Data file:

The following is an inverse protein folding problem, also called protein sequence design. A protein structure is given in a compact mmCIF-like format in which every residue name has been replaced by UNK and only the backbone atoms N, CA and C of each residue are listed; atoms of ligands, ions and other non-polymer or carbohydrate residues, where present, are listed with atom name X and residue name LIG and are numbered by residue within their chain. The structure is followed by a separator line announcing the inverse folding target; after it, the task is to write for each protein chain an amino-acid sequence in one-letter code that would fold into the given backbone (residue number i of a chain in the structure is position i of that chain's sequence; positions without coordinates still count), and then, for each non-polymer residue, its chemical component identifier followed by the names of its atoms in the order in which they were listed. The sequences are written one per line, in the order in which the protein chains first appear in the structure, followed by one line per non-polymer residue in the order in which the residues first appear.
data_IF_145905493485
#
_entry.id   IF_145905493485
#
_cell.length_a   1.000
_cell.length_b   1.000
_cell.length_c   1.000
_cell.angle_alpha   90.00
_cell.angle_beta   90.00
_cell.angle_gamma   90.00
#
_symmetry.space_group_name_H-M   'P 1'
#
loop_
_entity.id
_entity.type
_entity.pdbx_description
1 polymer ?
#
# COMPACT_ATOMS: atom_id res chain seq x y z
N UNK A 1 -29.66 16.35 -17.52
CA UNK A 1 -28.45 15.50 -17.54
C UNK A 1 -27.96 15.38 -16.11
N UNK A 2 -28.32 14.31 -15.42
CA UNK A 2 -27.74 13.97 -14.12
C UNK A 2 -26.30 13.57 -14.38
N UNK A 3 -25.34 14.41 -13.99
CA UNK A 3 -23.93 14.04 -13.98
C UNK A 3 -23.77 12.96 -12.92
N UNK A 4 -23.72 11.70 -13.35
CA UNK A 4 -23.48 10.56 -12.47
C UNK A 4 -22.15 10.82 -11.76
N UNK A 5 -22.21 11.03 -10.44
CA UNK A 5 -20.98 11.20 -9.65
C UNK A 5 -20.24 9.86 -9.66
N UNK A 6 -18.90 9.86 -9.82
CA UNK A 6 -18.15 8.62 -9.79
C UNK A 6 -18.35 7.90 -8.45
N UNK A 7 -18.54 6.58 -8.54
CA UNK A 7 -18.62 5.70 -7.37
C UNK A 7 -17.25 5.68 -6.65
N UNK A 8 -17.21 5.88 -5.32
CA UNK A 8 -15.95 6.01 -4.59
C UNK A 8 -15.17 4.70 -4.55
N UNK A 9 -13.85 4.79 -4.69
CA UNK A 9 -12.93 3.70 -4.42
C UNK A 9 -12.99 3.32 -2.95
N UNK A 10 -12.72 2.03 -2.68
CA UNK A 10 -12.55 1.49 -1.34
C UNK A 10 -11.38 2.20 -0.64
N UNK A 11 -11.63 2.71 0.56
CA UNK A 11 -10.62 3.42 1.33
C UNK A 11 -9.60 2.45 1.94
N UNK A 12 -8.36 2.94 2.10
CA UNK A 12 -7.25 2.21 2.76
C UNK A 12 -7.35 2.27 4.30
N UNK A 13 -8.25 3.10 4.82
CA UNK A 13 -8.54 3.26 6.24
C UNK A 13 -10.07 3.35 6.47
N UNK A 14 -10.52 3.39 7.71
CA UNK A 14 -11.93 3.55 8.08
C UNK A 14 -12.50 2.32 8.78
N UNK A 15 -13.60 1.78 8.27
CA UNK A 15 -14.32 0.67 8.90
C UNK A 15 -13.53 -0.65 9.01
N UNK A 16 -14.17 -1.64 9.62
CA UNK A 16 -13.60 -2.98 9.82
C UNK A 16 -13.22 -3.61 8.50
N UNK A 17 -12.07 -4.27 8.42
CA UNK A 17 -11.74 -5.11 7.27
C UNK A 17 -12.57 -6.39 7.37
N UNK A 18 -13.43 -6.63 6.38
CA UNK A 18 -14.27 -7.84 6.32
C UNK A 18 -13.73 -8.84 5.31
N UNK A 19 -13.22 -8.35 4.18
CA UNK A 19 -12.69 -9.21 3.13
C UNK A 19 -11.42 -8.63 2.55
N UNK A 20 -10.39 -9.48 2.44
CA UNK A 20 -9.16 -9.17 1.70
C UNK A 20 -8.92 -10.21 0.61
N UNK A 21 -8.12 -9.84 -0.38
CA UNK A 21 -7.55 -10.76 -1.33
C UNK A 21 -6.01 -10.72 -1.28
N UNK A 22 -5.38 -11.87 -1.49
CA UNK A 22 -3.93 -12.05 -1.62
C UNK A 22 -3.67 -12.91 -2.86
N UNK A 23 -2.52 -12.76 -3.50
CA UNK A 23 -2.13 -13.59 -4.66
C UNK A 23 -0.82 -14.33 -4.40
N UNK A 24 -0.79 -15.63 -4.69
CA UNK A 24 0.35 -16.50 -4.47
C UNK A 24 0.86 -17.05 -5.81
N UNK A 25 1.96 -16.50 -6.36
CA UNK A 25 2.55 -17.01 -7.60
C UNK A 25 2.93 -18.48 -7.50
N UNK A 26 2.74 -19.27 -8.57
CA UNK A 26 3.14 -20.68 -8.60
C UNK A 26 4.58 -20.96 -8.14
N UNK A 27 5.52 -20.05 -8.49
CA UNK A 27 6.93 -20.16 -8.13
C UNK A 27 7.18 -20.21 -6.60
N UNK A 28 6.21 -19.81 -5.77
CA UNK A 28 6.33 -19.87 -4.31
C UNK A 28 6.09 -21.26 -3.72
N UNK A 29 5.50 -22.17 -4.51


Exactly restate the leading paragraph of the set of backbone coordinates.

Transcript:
The following is an inverse protein folding problem, also called protein sequence design. A protein structure is given in a compact mmCIF-like format in which every residue name has been replaced by UNK and only the backbone atoms N, CA and C of each residue are listed; atoms of ligands, ions and other non-polymer or carbohydrate residues, where present, are listed with atom name X and residue name LIG and are numbered by residue within their chain. The structure is followed by a separator line announcing the inverse folding target; after it, the task is to write for each protein chain an amino-acid sequence in one-letter code that would fold into the given backbone (residue number i of a chain in the structure is position i of that chain's sequence; positions without coordinates still count), and then, for each non-polymer residue, its chemical component identifier followed by the names of its atoms in the order in which they were listed. The sequences are written one per line, in the order in which the protein chains first appear in the structure, followed by one line per non-polymer residue in the order in which the residues first appear.